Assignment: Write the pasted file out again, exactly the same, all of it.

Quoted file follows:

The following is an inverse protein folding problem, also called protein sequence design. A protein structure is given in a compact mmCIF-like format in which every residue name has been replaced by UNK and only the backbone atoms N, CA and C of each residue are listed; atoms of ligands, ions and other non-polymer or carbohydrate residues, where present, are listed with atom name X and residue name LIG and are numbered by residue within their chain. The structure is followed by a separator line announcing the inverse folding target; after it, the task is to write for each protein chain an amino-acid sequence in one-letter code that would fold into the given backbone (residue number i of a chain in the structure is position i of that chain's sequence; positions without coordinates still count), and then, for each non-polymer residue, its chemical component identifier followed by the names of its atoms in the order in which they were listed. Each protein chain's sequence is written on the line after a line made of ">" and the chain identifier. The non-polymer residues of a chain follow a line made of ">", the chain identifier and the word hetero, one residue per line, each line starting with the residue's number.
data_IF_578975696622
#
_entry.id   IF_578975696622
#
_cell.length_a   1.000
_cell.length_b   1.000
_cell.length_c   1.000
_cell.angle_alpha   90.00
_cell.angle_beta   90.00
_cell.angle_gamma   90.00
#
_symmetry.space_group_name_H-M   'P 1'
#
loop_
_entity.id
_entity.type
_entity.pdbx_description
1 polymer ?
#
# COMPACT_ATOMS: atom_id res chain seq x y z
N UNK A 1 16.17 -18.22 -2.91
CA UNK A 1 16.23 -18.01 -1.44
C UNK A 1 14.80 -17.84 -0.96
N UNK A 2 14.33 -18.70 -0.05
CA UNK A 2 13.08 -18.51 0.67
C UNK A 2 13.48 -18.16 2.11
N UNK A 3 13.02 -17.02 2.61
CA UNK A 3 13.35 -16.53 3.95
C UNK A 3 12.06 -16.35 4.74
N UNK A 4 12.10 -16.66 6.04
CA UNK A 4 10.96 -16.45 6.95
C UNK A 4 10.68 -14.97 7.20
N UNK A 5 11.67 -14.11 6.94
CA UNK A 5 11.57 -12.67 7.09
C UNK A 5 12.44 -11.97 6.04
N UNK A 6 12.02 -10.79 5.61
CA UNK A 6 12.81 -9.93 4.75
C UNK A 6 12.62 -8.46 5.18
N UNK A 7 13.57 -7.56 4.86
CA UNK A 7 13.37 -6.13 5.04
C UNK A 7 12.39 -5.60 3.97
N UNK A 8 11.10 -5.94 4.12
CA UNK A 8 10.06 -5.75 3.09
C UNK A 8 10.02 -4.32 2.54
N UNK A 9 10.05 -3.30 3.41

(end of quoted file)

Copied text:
The following is an inverse protein folding problem, also called protein sequence design. A protein structure is given in a compact mmCIF-like format in which every residue name has been replaced by UNK and only the backbone atoms N, CA and C of each residue are listed; atoms of ligands, ions and other non-polymer or carbohydrate residues, where present, are listed with atom name X and residue name LIG and are numbered by residue within their chain. The structure is followed by a separator line announcing the inverse folding target; after it, the task is to write for each protein chain an amino-acid sequence in one-letter code that would fold into the given backbone (residue number i of a chain in the structure is position i of that chain's sequence; positions without coordinates still count), and then, for each non-polymer residue, its chemical component identifier followed by the names of its atoms in the order in which they were listed. Each protein chain's sequence is written on the line after a line made of ">" and the chain identifier. The non-polymer residues of a chain follow a line made of ">", the chain identifier and the word hetero, one residue per line, each line starting with the residue's number.
data_IF_578975696622
#
_entry.id   IF_578975696622
#
_cell.length_a   1.000
_cell.length_b   1.000
_cell.length_c   1.000
_cell.angle_alpha   90.00
_cell.angle_beta   90.00
_cell.angle_gamma   90.00
#
_symmetry.space_group_name_H-M   'P 1'
#
loop_
_entity.id
_entity.type
_entity.pdbx_description
1 polymer ?
#
# COMPACT_ATOMS: atom_id res chain seq x y z
N UNK A 1 16.17 -18.22 -2.91
CA UNK A 1 16.23 -18.01 -1.44
C UNK A 1 14.80 -17.84 -0.96
N UNK A 2 14.33 -18.70 -0.05
CA UNK A 2 13.08 -18.51 0.67
C UNK A 2 13.48 -18.16 2.11
N UNK A 3 13.02 -17.02 2.61
CA UNK A 3 13.35 -16.53 3.95
C UNK A 3 12.06 -16.35 4.74
N UNK A 4 12.10 -16.66 6.04
CA UNK A 4 10.96 -16.45 6.95
C UNK A 4 10.68 -14.97 7.20
N UNK A 5 11.67 -14.11 6.94
CA UNK A 5 11.57 -12.67 7.09
C UNK A 5 12.44 -11.97 6.04
N UNK A 6 12.02 -10.79 5.61
CA UNK A 6 12.81 -9.93 4.75
C UNK A 6 12.62 -8.46 5.18
N UNK A 7 13.57 -7.56 4.86
CA UNK A 7 13.37 -6.13 5.04
C UNK A 7 12.39 -5.60 3.97
N UNK A 8 11.10 -5.94 4.12
CA UNK A 8 10.06 -5.75 3.09
C UNK A 8 10.02 -4.32 2.54
N UNK A 9 10.05 -3.30 3.41